Jan 25, 2018 rated it really liked it  ·  review of another edition
Food-related microhistories are my jam. Loved the anecdote about abolitionist cookbooks.
Dawn Betts-Green (Dinosaur in the Library)
I got this as an e-arc from Netgalley for an honest review. I enjoyed it...I mean, I freaking LOVE microhistories, but it did drag a bit in some places. If you like microhistories or food history, you need to pick it up though. Who knew the baking powder biz was so cutthroat?
Margie Gibson
May 06, 2017 rated it it was amazing
If baking powder doesn't seem substantial enough to merit an entire book, that's only because its history and background have not been widely explored and remain generally unknown. Linda Civitello's carefully researched book has finally opened a window onto a fascinating subject and era in US history. The book is interdisciplinary in nature, shedding light on the science and chemistry behind baking powder, the international exchange of ideas and scientific knowledge that enabled the powder's dev ...more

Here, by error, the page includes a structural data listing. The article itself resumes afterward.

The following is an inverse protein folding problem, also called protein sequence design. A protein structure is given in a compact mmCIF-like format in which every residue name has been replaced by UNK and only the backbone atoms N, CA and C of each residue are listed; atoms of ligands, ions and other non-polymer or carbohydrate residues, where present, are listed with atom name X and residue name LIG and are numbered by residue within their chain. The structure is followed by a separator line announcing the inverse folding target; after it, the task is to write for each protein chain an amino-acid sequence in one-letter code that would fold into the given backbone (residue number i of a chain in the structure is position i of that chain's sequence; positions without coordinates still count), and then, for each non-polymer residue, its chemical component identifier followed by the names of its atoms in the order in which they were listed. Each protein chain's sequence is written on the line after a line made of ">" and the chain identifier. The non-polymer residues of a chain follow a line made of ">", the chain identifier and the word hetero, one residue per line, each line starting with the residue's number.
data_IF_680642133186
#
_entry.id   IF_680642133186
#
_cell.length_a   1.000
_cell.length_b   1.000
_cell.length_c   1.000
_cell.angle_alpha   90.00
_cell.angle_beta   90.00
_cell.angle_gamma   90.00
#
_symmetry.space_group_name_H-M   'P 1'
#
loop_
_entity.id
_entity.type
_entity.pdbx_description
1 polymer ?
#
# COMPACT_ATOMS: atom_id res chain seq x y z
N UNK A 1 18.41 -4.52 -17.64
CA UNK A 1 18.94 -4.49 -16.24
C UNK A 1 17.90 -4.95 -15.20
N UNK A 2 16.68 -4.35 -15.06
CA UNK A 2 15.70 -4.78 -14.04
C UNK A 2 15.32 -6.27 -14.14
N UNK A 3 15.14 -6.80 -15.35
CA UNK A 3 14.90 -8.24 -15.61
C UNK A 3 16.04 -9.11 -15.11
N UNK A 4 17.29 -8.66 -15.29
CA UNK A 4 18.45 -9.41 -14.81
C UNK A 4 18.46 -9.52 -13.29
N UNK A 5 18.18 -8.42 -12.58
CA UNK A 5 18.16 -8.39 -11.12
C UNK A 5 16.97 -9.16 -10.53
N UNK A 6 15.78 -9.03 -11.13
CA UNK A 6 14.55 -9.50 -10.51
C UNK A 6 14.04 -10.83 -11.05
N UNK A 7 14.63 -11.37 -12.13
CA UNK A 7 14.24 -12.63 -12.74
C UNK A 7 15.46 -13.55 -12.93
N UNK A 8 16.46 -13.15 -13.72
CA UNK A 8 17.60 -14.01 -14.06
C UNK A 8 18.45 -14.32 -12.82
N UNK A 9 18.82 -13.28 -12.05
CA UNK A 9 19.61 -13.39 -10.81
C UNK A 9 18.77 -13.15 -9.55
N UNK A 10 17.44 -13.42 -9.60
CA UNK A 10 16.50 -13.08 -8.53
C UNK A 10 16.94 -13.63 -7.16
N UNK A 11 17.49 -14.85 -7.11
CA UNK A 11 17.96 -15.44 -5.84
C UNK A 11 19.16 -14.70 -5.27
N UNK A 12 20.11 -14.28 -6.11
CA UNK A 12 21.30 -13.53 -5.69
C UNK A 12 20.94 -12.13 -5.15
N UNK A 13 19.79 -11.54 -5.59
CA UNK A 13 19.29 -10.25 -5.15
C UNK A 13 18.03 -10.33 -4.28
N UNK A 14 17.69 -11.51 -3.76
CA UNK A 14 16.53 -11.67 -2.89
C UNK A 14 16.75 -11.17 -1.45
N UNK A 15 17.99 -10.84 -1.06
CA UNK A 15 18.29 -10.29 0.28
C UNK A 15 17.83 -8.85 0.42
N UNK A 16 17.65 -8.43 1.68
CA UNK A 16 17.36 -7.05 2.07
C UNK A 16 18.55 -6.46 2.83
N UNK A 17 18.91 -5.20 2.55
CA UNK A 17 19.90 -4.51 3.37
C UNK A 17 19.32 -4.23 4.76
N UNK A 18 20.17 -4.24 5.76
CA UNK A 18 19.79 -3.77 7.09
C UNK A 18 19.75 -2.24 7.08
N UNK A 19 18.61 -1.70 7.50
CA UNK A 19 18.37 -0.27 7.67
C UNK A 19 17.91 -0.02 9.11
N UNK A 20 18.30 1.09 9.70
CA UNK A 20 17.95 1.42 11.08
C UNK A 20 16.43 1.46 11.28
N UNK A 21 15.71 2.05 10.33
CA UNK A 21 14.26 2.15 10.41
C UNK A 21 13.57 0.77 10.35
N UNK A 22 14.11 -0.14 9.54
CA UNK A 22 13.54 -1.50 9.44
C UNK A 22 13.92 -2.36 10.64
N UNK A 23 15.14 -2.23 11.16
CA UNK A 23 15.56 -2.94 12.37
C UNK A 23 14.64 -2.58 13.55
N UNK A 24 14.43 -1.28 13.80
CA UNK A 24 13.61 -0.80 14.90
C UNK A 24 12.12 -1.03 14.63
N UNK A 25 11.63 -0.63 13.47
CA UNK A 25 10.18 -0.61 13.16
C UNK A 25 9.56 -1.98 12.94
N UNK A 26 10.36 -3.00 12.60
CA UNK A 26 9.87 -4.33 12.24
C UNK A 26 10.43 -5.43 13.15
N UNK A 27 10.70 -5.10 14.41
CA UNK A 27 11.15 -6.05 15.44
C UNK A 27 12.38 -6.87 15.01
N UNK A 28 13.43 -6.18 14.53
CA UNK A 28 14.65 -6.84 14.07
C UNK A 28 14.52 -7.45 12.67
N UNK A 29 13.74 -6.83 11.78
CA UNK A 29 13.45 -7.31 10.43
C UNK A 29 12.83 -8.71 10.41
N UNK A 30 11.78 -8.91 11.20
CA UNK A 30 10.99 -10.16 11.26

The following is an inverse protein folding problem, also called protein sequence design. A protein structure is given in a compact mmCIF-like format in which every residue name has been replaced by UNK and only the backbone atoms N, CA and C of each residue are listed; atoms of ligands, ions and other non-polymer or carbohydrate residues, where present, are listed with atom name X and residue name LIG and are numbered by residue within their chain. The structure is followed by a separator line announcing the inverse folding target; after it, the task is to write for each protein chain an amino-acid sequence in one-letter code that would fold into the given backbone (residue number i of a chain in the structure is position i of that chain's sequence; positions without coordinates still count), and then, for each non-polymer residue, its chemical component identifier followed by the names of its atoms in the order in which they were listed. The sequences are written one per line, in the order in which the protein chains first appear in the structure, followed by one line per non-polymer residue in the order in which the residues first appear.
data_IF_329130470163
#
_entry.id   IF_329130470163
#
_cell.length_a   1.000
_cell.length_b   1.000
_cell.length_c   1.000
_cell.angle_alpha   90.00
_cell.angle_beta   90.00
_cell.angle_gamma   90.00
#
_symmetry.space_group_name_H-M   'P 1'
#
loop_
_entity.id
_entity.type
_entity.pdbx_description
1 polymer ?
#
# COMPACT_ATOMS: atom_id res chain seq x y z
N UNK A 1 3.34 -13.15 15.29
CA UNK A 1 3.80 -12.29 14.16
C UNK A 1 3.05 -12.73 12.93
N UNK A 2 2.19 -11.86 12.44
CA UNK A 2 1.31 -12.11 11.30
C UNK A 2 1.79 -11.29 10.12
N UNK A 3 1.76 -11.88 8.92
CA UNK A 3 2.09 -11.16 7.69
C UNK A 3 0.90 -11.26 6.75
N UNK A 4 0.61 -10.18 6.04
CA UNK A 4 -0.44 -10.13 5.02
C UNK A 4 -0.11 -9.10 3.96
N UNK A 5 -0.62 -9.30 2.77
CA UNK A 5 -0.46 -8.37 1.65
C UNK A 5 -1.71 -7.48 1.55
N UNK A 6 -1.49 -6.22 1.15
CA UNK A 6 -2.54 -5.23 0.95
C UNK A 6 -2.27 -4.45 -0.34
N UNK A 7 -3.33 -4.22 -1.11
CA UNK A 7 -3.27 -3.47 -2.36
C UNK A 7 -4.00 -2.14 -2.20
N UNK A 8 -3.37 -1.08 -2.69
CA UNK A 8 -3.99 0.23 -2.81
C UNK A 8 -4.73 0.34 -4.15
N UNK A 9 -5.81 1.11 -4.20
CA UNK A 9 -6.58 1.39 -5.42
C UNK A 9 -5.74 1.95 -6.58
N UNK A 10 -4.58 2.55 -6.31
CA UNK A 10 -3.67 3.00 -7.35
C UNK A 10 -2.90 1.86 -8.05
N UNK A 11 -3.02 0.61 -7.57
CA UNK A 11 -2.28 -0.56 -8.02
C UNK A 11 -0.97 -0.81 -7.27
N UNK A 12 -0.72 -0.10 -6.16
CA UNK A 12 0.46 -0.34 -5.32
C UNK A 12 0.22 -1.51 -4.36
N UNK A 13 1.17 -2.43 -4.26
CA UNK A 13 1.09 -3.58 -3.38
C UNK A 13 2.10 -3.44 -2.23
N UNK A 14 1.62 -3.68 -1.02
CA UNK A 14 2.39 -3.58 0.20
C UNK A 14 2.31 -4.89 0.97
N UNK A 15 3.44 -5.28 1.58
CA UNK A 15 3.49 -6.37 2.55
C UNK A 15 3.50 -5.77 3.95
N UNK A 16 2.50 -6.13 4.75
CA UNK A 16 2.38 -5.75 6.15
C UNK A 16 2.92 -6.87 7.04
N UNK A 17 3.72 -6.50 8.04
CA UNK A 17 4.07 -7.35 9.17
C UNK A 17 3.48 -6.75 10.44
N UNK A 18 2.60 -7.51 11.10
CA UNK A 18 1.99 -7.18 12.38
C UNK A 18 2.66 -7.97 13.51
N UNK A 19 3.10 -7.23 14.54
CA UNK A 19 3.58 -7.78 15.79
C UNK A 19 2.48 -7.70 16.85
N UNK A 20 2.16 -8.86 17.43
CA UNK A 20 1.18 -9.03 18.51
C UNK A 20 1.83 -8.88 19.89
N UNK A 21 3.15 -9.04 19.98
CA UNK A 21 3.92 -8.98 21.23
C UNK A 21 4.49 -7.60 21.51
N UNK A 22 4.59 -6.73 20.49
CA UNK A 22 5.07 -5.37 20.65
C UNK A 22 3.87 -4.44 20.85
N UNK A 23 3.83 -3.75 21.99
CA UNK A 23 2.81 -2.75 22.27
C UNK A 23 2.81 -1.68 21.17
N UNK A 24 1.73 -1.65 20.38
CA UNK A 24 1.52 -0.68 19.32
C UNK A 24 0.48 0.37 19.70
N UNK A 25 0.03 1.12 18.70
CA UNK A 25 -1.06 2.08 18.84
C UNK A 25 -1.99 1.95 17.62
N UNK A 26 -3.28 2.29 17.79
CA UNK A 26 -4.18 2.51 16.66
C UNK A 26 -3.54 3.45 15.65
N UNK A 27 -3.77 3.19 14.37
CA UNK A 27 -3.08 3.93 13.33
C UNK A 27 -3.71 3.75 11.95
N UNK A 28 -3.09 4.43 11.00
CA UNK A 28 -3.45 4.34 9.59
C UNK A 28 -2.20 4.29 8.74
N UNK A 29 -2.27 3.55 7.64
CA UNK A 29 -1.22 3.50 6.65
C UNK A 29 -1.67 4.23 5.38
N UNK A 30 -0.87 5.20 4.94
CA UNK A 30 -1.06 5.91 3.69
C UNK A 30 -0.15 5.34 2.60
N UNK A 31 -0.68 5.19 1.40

Dec 27, 2017 rated it it was amazing
Years ago, at a party, when a friend of a friend, as a comment on the ridiculous minutia of academia, related that a friend of that friend was writing a dissertation on the history of the bouillon cube, I said, "How can I get a copy?"

So you will not be surprised to hear that within the past year, I was flipping through a newly-acquired 1938 edition of the Rumford Baking Book and remembering that I also had Royal's 1920s Any one Can Bake, a 1917 Ryzon Baking Book, and a 1930s volume from Golden R
Oct 11, 2017 rated it really liked it
Before there baking powder was invented, there were no fluffy cakes, no cookies, no muffins, no biscuits, and no quick breads. Everything had to be leavened with yeast, and since there was no dried yeast available at the grocery store, the baker had to capture and store their own live yeast, as one does sour dough starter these days. It was a lot of work- building up a starter, kneading, and allowing bread two or three rises took a day and a half. There were yeast raised pancakes and biscuits, j ...more